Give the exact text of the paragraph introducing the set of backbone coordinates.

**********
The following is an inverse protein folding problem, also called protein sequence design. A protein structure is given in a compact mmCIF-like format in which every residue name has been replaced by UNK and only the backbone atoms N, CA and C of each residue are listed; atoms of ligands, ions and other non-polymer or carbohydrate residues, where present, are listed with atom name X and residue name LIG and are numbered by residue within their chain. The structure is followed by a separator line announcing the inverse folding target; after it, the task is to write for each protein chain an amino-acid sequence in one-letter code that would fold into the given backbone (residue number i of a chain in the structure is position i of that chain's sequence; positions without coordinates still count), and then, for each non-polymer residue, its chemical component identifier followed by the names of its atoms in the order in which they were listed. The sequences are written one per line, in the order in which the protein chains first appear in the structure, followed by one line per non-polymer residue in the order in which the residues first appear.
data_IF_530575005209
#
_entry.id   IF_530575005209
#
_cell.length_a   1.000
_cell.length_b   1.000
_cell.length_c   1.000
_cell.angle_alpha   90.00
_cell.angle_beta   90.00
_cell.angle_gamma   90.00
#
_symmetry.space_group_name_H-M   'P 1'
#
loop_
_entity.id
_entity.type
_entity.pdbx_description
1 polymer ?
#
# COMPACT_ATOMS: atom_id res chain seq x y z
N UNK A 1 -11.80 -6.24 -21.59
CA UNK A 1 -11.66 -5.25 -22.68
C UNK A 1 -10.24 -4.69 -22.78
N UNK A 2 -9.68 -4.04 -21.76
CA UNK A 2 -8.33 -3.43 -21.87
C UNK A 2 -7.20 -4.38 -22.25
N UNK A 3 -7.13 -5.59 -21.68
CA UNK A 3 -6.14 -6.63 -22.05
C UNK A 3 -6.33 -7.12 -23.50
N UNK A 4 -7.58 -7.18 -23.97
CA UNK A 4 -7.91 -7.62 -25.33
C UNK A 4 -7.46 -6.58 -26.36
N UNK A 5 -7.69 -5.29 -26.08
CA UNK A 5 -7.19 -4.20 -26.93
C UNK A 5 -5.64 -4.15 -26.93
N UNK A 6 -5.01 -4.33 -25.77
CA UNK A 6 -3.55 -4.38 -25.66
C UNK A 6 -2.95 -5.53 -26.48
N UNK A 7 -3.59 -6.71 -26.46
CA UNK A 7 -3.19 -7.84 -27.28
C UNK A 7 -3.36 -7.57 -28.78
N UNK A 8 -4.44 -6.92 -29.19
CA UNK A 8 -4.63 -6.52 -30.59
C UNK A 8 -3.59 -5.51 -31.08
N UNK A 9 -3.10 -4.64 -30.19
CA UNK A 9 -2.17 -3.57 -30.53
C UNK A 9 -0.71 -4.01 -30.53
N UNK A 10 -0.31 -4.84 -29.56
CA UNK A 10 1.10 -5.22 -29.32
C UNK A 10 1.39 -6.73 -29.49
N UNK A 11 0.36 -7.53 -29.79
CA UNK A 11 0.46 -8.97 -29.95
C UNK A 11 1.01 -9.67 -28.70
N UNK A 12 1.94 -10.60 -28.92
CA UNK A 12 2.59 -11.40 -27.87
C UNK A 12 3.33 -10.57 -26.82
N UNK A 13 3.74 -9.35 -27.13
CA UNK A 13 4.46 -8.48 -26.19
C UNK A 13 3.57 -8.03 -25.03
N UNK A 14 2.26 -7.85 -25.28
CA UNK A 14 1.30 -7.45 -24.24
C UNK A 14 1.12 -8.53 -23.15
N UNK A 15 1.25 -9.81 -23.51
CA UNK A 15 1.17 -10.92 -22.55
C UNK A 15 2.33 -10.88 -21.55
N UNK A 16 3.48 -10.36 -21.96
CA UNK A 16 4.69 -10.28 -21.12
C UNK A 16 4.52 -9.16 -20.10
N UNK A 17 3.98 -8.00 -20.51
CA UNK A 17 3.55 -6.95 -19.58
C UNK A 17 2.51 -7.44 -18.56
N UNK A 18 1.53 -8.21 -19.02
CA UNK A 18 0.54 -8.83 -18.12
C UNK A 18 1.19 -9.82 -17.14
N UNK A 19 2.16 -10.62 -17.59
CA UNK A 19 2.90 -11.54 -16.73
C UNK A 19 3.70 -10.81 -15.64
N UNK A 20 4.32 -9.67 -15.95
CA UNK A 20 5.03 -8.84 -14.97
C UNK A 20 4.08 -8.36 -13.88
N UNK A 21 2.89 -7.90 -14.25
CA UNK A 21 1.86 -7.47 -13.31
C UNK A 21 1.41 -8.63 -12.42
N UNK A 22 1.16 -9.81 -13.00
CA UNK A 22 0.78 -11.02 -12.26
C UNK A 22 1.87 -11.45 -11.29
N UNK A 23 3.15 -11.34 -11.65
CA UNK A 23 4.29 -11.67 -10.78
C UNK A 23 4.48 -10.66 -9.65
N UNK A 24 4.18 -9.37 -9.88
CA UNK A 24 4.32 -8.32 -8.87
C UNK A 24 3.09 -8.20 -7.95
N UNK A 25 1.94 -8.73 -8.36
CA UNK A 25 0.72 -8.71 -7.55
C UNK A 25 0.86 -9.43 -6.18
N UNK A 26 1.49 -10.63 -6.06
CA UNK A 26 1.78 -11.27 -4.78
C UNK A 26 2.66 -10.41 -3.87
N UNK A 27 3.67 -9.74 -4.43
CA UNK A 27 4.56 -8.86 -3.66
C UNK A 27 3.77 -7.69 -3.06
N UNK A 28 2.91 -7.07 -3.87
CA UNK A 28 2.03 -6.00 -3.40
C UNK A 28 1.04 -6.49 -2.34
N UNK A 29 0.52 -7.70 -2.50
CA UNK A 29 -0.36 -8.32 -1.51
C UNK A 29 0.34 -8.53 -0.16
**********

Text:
The following is an inverse protein folding problem, also called protein sequence design. A protein structure is given in a compact mmCIF-like format in which every residue name has been replaced by UNK and only the backbone atoms N, CA and C of each residue are listed; atoms of ligands, ions and other non-polymer or carbohydrate residues, where present, are listed with atom name X and residue name LIG and are numbered by residue within their chain. The structure is followed by a separator line announcing the inverse folding target; after it, the task is to write for each protein chain an amino-acid sequence in one-letter code that would fold into the given backbone (residue number i of a chain in the structure is position i of that chain's sequence; positions without coordinates still count), and then, for each non-polymer residue, its chemical component identifier followed by the names of its atoms in the order in which they were listed. The sequences are written one per line, in the order in which the protein chains first appear in the structure, followed by one line per non-polymer residue in the order in which the residues first appear.